Originally Posted by jet
The reason why it's harder to be stylish in S&D than semi-MC is that there are many more choices and you're not limited to a specific blueprint ie trousers, button up and jacket. I don't think it's hard at all to put nice fits together because you're confined to certain fixed factors but in S&D there are no rules there's much more creativity involved with the various types of pants, jeans, cardigans, sweaters, jackets, avant garde shit etc. There are no restrictions and it's those that force you to become a clone. Plus streetwear is all about breaking the rules, which are sometimes made to be broken and that is why those that adhere to them never develop a style all their own.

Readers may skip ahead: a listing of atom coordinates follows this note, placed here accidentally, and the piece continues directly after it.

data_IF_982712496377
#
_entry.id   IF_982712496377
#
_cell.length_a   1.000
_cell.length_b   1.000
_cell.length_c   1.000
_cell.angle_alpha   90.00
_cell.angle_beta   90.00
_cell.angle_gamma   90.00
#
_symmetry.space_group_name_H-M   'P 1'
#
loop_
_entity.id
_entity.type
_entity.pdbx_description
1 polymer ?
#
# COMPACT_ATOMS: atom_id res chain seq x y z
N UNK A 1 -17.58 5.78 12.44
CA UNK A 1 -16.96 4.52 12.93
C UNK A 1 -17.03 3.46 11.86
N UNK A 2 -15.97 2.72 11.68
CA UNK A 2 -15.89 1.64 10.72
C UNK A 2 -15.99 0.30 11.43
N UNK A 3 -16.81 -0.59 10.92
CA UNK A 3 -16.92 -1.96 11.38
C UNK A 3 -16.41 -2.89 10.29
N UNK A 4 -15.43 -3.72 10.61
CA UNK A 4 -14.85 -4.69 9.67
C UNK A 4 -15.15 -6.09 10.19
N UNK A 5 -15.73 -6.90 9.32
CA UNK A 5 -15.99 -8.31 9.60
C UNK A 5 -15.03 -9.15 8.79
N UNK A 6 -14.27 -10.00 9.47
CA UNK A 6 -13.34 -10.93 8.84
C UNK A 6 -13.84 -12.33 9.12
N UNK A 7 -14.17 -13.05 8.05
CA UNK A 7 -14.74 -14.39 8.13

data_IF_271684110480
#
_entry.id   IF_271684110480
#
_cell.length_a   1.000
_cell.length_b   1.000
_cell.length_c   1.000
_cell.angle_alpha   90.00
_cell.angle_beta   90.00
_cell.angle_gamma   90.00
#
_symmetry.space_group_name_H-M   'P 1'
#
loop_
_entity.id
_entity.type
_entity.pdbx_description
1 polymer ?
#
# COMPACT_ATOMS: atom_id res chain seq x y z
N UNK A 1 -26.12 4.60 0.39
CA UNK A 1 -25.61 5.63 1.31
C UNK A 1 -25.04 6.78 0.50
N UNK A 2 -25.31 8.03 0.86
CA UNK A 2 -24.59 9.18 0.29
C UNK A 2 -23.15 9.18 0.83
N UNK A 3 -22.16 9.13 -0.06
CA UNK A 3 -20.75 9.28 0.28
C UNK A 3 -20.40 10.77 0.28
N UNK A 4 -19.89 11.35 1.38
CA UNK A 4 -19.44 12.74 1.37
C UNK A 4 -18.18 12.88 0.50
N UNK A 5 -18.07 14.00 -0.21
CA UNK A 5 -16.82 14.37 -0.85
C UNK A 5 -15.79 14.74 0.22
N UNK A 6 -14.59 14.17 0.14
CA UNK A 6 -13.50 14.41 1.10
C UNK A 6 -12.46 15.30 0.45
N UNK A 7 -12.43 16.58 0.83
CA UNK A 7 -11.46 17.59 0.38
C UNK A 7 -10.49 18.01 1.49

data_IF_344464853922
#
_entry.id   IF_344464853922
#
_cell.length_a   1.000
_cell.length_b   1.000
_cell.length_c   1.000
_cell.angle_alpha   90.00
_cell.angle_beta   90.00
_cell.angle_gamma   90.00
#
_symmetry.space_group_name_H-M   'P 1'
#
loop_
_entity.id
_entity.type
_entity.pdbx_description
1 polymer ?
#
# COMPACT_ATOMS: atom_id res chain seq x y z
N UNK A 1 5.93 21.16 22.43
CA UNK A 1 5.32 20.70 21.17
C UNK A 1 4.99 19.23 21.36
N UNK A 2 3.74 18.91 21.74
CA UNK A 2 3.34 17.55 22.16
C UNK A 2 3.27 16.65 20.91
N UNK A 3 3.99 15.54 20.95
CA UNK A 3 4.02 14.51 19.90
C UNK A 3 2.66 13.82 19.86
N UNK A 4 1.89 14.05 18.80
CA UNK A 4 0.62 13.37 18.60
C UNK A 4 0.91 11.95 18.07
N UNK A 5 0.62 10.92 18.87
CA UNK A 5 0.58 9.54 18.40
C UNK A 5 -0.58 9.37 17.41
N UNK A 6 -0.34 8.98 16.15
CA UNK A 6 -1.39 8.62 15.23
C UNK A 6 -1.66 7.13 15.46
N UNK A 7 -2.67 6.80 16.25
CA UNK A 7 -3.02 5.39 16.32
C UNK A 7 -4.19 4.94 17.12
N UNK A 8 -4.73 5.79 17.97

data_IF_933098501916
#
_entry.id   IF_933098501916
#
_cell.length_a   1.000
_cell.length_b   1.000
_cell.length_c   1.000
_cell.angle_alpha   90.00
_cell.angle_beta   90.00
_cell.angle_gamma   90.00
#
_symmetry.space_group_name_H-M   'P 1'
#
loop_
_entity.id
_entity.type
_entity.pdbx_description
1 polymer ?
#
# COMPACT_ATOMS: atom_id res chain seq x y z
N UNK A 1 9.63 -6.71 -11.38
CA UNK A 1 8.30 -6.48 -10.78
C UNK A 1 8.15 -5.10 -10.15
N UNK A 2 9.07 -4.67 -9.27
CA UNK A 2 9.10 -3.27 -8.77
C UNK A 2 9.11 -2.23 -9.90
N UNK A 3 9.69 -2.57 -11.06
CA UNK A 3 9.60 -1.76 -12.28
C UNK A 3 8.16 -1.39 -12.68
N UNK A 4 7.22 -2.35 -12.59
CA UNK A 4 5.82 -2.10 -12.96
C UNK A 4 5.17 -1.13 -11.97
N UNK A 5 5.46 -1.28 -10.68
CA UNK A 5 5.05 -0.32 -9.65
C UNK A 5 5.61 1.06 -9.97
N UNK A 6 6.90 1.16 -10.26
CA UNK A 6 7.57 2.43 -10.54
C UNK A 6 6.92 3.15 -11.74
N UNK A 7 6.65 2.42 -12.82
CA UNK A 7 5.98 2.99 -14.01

While theoretically true, most of us likewise conform to some mode of dressing that is as formulaic as the shirt-tie-suit uniform. I pretty much dress by the numbers. Choose one long sleeve tee or henley, choose one pair of jeans with complementary tone and either complementary or contrasting silhouette, choose one belt with contrasting color and complementary tone, choose a pair of sneakers. Put on leather bracelets and other accessories. That's me in the morning (then I go to the gym and take all that off and put on gym clothes for an hour and a half.) It's just human nature. Most of us have a uniform, and then do variation on the theme. And everyone has strengths and weaknesses. You can easily see this in stores where there is essentially one dominating buyer. Louis Boston, for example, does great in the "slightly off kilter gentleman" department, with Kiton suits under Dries van Noten coats with Henry Begeulin shoes. On the other hand, the "streetwear" floor of Louis generally sucks ass (there are some good pieces, but generally, the stuff is not worth writing home about,) especially considering how strong it is in other areas.